Strombolian activity on 18 April ejected incandescent fragments 1.6 km onto the NE flank, and ash plumes rose 3 km above the crater and drifted ENE. Ashfall was reported in San Pedro Benito Juárez (12 km SE), San Nicolás de los Ranchos (15 km ENE), Tianguismanalco (17 km E), San Martín Texmelucan (35 km NNE), and Huejotzingo (27 km NE). According to a news article, the airport in Puebla closed again due to the ash plumes. Thermal alerts from MODVOLC were recorded on 13 days during the month, and SO2 plumes were visible in the Aura/OMI data almost every day.

Activity continued at slightly lower levels during May 2016 with VAAC reports issued on nine days. The ash plumes reported all dissipated quickly within a few tens of kilometers of the summit after drifting E at altitudes generally around 6.4 to 6.7 km. Single MODVOLC alerts were reported on only six days during the month, and except for a large SO2 plume on 3 May, small plumes were visible about 8 days of the month.

An increase in the number of daily explosions with ash emissions was reported by CENAPRED during June 2016. As many as six a day were reported during the second week of the month. An explosion on 12 June produced an ash plume that rose 2.5 km and drifted W (figure 83). Minor amounts of ash fell in Ozumba (18 km W). Aviation alerts were issued by the Washington VAAC on 13 days. Most of the ash plumes dissipated within six hours a few tens of kilometers from the summit due to high winds. The plumes rose to altitudes between 6.1 and 7.9 km, and drifted NE, W and SW. The ash plume reported on 23 June extended NE 16 km at 7.3 km altitude, and 26 km SW at 5.8 km altitude simultaneously. Thermal alerts from the MODVOLC system were reported on 1, 8, and 25 June. SO2 satellite data was only available for the second half of the month, and showed two days with significant SO2 plumes.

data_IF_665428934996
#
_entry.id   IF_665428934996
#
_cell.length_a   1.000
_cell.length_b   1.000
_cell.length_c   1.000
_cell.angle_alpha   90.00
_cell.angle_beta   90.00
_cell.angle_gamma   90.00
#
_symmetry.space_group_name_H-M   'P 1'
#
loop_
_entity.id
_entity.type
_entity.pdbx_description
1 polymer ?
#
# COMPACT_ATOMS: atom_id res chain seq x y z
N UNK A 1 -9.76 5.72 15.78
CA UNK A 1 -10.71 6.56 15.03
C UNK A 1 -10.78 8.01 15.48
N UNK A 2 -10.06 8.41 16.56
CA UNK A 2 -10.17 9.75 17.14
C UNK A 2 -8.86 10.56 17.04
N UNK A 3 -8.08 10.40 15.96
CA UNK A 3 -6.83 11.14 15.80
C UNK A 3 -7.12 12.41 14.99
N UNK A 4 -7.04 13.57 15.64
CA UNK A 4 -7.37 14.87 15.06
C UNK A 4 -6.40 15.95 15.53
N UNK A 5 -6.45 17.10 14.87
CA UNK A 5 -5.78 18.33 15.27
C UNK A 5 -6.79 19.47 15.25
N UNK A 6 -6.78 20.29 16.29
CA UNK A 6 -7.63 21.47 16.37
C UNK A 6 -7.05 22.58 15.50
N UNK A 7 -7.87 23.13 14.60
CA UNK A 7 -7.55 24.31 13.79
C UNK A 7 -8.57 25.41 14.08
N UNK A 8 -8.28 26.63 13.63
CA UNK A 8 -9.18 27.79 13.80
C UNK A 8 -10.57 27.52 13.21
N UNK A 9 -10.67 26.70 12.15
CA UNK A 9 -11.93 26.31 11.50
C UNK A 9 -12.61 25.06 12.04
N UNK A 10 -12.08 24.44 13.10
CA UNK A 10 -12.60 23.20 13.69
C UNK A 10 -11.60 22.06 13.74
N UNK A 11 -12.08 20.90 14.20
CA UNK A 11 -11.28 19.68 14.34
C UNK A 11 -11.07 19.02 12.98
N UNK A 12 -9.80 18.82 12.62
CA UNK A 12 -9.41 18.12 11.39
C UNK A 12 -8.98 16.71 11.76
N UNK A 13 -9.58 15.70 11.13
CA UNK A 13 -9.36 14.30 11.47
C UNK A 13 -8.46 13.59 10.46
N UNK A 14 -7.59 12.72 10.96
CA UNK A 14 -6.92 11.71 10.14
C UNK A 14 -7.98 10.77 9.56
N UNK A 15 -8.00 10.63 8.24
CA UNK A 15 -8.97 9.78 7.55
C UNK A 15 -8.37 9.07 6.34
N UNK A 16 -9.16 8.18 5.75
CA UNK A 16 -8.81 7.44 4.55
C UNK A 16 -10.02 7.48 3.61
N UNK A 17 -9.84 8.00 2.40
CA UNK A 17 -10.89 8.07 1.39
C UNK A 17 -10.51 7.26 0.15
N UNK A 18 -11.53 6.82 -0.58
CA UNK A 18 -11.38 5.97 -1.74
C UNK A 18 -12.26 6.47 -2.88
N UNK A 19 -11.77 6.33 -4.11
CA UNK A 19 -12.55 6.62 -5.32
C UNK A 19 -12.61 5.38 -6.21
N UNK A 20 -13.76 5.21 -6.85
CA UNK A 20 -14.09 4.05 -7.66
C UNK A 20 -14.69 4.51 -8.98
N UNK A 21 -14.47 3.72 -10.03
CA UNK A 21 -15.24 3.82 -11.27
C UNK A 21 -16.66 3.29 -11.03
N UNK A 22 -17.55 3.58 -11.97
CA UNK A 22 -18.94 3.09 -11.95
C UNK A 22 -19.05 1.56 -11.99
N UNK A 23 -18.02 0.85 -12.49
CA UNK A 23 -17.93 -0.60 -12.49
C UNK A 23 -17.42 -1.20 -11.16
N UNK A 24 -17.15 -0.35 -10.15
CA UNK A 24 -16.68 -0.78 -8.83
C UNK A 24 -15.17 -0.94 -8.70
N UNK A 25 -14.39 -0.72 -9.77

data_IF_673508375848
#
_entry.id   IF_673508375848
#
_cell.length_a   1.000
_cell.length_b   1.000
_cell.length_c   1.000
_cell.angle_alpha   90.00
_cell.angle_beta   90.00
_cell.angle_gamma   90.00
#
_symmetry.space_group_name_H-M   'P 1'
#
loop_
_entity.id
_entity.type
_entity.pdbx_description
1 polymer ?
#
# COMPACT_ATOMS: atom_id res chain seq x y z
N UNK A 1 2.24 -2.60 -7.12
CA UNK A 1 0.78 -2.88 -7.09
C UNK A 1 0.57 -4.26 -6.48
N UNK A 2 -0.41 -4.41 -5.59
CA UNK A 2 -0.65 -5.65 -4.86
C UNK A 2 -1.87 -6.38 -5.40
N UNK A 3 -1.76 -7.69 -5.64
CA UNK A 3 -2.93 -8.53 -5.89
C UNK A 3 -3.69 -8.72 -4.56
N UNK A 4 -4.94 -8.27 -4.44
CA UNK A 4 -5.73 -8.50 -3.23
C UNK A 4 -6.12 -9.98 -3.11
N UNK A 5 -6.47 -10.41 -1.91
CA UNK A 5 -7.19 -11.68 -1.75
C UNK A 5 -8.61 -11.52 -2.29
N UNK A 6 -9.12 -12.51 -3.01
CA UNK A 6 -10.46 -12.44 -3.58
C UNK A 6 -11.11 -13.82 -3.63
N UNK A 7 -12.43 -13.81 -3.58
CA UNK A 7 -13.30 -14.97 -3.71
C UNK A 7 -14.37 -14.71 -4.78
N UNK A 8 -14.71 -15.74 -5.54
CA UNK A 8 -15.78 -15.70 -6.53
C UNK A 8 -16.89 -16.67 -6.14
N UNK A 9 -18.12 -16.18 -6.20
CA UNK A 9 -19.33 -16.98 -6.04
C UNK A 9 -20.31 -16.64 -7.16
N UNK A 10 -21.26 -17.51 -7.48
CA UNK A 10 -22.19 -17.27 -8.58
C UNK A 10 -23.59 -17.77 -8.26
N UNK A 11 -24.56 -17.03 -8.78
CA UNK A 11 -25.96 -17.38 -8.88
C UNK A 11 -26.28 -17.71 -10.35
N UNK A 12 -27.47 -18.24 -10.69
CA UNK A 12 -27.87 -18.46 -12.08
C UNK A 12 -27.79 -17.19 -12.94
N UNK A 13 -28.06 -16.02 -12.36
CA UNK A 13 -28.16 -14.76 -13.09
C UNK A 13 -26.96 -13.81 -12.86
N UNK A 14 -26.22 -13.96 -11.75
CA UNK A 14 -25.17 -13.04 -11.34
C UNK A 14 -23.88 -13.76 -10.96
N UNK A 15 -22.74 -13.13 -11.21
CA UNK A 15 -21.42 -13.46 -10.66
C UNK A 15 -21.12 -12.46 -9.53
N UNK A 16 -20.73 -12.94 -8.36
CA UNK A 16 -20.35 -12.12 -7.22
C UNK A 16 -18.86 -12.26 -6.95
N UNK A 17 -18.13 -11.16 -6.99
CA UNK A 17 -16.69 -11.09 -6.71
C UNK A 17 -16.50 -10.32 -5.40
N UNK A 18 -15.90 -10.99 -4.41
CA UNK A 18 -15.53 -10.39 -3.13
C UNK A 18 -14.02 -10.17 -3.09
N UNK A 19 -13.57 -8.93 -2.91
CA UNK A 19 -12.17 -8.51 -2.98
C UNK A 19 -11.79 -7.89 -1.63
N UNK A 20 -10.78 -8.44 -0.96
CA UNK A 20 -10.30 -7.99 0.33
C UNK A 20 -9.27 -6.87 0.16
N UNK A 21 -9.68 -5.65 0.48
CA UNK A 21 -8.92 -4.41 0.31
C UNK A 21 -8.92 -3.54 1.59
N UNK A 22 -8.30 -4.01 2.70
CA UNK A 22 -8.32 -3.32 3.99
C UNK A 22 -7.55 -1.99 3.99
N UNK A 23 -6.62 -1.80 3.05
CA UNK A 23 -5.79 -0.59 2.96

Figure (see Caption) Figure 83. Explosion with ash plume at Popocatépetl on 12 June 2016. Webcam image courtesy of CENAPRED.

Geologic Background. Volcán Popocatépetl, whose name is the Aztec word for smoking mountain, rises 70 km SE of Mexico City to form North America's 2nd-highest volcano. The glacier-clad stratovolcano contains a steep-walled, 400 x 600 m wide crater. The generally symmetrical volcano is modified by the sharp-peaked Ventorrillo on the NW, a remnant of an earlier volcano. At least three previous major cones were destroyed by gravitational failure during the Pleistocene, producing massive debris-avalanche deposits covering broad areas to the south. The modern volcano was constructed south of the late-Pleistocene to Holocene El Fraile cone. Three major Plinian eruptions, the most recent of which took place about 800 CE, have occurred since the mid-Holocene, accompanied by pyroclastic flows and voluminous lahars that swept basins below the volcano. Frequent historical eruptions, first recorded in Aztec codices, have occurred since Pre-Columbian time.

Information Contacts: Centro Nacional de Prevención de Desastres (CENAPRED), Av. Delfín Madrigal No.665. Coyoacan, México D.F. 04360, México (URL: https://www.gob.mx/cenapred/); Washington Volcanic Ash Advisory Center (VAAC), Satellite Analysis Branch (SAB), NOAA/NESDIS OSPO, NOAA Science Center Room 401, 5200 Auth Rd, Camp Springs, MD 20746, USA (URL: http://www.ospo.noaa.gov/Products/atmosphere/vaac/, archive at: http://www.ssd.noaa.gov/VAAC/archive.html); Hawai'i Institute of Geophysics and Planetology (HIGP), MODVOLC Thermal Alerts System, School of Ocean and Earth Science and Technology (SOEST), Univ. of Hawai'i, 2525 Correa Road, Honolulu, HI 96822, USA (URL: http://modis.higp.hawaii.edu/); NASA Earth Observatory, EOS Project Science Office, NASA Goddard Space Flight Center, Goddard, Maryland, USA (URL: http://earthobservatory.nasa.gov/); NASA Goddard Space Flight Center (NASA/GSFC), Global Sulfur Dioxide Monitoring Page, Atmospheric Chemistry and Dynamics Laboratory, 8800 Greenbelt Road, Goddard, Maryland, USA (URL: https://so2.gsfc.nasa.gov/).